Curious, I asked Jules what motivated him to endorse the winemaker cap. « I didn’t choose this profession for the money but for the joy of creating something ». He added humorously : « The only way to be rich when starting a winery, is to start very rich ». One needs passion, a touch of positive craziness… and a lot of pragmatism !

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On this particular day, his son and some friends from high school came to lend a hand. Why ? To remove half of the clusters in the vineyard ! A daunting task on the 3 hectares planted with Pinot Gris, Auxerrois, Pinot Noir and Chardonnay, but worth it : this action reduces the risk of botrytis by 80%, and improves the concentration of the remaining grapes.

For Jules, the most enjoyable part of being a winemaker is to find the right balance between free entreprise on the one side and obligations to the nature on the other. « Man directs the vine in winter; the vine directs man in summer »…

A picnic in the vineyard ?

Next stop Erichem village, in the heart of the Netherlands, where we have an appointment with Diederik Beker, the owner and winemaker of Betuws Wijndomein. Always fascinated by nature, he explained to us how he was able to combine both the development of wine tourism and biodiversity conservation in his vineyard.

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Because with 6 hectares of vines, Betuws Wijndomein is part of the “big” estates of the country and attracts many tourists.

But then, it is not always easy having your production known (or recognized) being an emerging wine country. Diedrich’s strategy is simple : highlighting nature while offering tourists the opportunity to stop and contemplate it – like with picnics in the vineyard. « I don’t want to compete with French, Italian and New Zealand wines, Dutch wines are too expensive due to their low production. So we need other ways to attract people ; like wine tourism ».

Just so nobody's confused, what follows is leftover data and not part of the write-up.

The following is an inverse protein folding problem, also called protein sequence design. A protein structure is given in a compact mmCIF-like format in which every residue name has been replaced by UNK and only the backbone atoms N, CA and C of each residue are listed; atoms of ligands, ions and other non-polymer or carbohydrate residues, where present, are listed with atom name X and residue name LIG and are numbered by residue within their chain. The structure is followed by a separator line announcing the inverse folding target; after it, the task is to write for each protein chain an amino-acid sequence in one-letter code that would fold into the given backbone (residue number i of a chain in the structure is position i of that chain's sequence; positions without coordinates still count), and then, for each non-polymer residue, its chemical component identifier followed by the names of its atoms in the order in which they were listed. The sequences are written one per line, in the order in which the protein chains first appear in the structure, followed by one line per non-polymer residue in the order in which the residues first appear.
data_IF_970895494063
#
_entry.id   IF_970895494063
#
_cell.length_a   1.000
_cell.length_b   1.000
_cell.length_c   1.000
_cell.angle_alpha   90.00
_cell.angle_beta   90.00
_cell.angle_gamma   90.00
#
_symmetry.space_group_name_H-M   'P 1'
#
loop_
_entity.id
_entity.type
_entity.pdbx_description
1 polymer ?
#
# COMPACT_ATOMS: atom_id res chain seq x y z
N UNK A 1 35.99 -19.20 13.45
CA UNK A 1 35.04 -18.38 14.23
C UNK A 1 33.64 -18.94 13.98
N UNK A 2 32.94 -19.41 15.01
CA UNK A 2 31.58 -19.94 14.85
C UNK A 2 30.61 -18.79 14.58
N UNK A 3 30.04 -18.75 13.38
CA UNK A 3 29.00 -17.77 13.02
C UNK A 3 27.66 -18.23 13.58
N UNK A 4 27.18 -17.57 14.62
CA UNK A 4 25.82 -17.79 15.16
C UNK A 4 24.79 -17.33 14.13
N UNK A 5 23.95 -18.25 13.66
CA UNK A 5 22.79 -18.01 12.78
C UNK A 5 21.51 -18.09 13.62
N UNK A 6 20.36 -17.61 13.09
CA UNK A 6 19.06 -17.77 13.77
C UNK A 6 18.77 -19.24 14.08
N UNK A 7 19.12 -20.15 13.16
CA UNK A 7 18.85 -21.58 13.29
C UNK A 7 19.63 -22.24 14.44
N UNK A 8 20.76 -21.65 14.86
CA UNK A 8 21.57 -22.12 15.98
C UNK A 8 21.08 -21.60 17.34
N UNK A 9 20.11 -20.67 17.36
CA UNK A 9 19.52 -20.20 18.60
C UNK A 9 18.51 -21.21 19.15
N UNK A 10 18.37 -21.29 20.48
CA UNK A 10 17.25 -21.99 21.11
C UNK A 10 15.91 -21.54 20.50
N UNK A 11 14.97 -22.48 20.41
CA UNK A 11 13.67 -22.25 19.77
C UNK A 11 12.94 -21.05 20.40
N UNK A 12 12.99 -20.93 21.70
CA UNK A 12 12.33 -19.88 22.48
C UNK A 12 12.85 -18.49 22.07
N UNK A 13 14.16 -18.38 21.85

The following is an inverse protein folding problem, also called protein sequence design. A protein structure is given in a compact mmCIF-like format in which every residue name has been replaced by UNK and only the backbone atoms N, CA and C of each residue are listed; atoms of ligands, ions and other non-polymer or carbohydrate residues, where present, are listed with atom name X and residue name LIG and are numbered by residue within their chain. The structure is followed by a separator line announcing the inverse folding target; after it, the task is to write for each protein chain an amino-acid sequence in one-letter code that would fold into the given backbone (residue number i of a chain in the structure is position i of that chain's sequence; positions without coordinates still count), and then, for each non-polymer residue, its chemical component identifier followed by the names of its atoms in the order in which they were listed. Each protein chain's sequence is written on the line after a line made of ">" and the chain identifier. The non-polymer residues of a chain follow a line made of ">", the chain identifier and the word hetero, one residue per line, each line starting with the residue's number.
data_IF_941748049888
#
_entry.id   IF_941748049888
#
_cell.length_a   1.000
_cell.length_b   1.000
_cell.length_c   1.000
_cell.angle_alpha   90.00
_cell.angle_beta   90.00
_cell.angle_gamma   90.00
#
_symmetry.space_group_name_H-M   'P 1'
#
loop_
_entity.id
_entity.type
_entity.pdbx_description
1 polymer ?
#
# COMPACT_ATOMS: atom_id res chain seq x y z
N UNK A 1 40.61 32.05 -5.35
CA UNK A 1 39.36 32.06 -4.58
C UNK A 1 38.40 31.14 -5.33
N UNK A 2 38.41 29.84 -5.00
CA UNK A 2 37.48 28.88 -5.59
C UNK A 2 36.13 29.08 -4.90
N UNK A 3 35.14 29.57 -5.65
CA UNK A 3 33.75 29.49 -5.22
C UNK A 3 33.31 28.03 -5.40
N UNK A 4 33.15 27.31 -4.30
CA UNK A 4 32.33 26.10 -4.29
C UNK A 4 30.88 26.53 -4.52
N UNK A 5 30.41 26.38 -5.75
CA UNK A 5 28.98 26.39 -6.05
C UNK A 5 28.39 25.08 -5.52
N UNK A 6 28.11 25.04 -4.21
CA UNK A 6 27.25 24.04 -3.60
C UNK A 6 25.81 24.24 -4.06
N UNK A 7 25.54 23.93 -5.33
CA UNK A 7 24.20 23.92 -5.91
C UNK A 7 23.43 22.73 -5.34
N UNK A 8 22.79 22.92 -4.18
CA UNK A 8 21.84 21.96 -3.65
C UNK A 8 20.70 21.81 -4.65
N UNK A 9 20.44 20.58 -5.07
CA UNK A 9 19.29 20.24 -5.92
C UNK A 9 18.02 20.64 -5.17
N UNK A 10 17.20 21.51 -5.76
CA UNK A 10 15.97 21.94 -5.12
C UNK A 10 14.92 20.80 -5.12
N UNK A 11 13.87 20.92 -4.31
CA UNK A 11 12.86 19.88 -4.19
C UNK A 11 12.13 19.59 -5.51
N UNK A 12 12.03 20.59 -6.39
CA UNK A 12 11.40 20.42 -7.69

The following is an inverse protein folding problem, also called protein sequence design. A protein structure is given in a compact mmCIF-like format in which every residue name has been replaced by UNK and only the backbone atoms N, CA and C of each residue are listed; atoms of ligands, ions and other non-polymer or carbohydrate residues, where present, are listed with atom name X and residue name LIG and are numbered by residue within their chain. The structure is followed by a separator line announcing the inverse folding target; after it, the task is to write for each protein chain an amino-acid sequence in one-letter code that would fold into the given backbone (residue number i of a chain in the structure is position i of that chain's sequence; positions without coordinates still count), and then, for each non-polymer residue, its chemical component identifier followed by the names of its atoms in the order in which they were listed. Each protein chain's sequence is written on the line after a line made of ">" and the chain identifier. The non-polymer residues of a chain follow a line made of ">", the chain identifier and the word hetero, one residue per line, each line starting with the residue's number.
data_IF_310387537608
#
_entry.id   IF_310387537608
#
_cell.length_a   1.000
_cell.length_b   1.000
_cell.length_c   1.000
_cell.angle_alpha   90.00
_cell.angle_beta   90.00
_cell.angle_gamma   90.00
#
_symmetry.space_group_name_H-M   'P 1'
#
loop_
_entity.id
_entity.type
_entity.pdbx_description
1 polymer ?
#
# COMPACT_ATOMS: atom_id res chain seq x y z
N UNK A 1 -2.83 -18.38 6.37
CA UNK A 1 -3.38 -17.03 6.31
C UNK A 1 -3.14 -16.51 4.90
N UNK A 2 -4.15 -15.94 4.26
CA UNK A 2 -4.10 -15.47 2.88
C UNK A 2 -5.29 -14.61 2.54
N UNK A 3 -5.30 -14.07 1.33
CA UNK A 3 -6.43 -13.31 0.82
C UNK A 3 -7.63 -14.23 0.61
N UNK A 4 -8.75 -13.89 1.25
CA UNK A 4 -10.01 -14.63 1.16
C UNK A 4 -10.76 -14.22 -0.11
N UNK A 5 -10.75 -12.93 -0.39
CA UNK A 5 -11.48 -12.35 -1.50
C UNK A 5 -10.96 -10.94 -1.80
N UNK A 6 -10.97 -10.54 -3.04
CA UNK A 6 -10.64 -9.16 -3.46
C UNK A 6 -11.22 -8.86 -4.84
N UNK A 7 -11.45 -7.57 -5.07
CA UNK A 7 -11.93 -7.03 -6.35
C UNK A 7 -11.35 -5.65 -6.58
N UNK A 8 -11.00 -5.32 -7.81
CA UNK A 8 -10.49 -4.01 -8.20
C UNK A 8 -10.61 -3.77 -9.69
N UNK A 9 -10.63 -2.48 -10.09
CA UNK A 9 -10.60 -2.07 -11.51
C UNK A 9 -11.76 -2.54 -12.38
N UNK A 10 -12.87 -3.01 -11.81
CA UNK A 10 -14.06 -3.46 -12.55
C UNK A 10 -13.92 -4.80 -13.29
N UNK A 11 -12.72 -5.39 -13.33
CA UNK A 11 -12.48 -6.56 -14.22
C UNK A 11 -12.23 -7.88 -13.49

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Some Dutch wines to discover :
Chardonnay 2012, from Domein de Wijngaardsberg
Müller Thurgau 2013, from Wijngoed Fromberg
Linge Wit 2014, from Betuws Wijndomein (100% Johanniter)
Pinot Noir 2012, from Domein de Wijngaardsberg
Pinot Noir 2013, from Wijngoed Fromberg

Wijngoed Fromberg, a promising wine estate

The alert was raised in late August 2013 : a new invasive species was attacking the early ripening red varieties ! This Asian insect, the suzukii fly’s (1) particularity is to spawn in fleshy fruits (cherries, grapes…) on which the larva feeds, causing substantial production losses.

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And for now there is no treatment, we were told at Wijngoed Fromberg. Last year, a third of the harvest on this magnificent 3-hectare vineyard was lost. To watch closely this year…

On the wine side, the estate is very interesting.  Carmen and her husband Marcel are the current owners. The vineyard, which was planted in 1991 by Carmen’s father, is situated on very poor limestone soils.

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Respecting nature, perches for eagles are installed on every corner of the field. Why ? “This is the best protection to scare the birds that come to attack the vineyards in summer.”
And when asking Marcel about his greatest satisfaction as a winemaker, please don’t talk to him about medals! “I don’t like medals nor trophies or contests. My best satisfaction is when I’m out of stock !”.

Upon our departure, we came face to face with a beautiful antique windmill, restored by a passionate individual. While we were in contemplation, the owner of the place invited us to climb and visit it.

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We learned to unfold the sails and playing with the wind took us back to childhood…

WineExplorers’cheers,
JBA

 

Thank you to Domein de Wijngaarsberg, Wijngoed Fromberg and Betuws Wijndomein for their warm welcome. And thank you to Gerda Beziade, Xavier Kat and Lars Daniëls, for their advise and guidance  in our research of Dutch wineries.

(1) The “suzukii fly”, also known as Drosophila suzukii, Asian gnat or spotted wing drosophila, is a Diptera insect species of the Drosophilidae family. This invasive species has also appeared fairly recently in northern and eastern France (Paris basin, Picardie, Lorraine, Alsace), where it caused significant damage, especially in the strawberry fields. It is also widely spread throughout Germany and since last year in the Belgian vineyards.

Belgium, a story of friends

Did you know that about thirty wineries are fighting to make their 230 hectares of vines a recognized production in the paradise of good beer and fries? The  vineyard surface area in Belgium is tiny!

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And as the proverb says : ‘everything small is nice’. It’s true, we made friends all the way throughout our trip. All the wineries and all the people that we met during our stay had huge hearts. That’s typical of Belgium, genuine people! Atmosphere and results guaranteed.
Freshly landed in England, we crossed the north of France in order to reach Belgium via Heuvelland.

Entre-Deux-Monts, a family story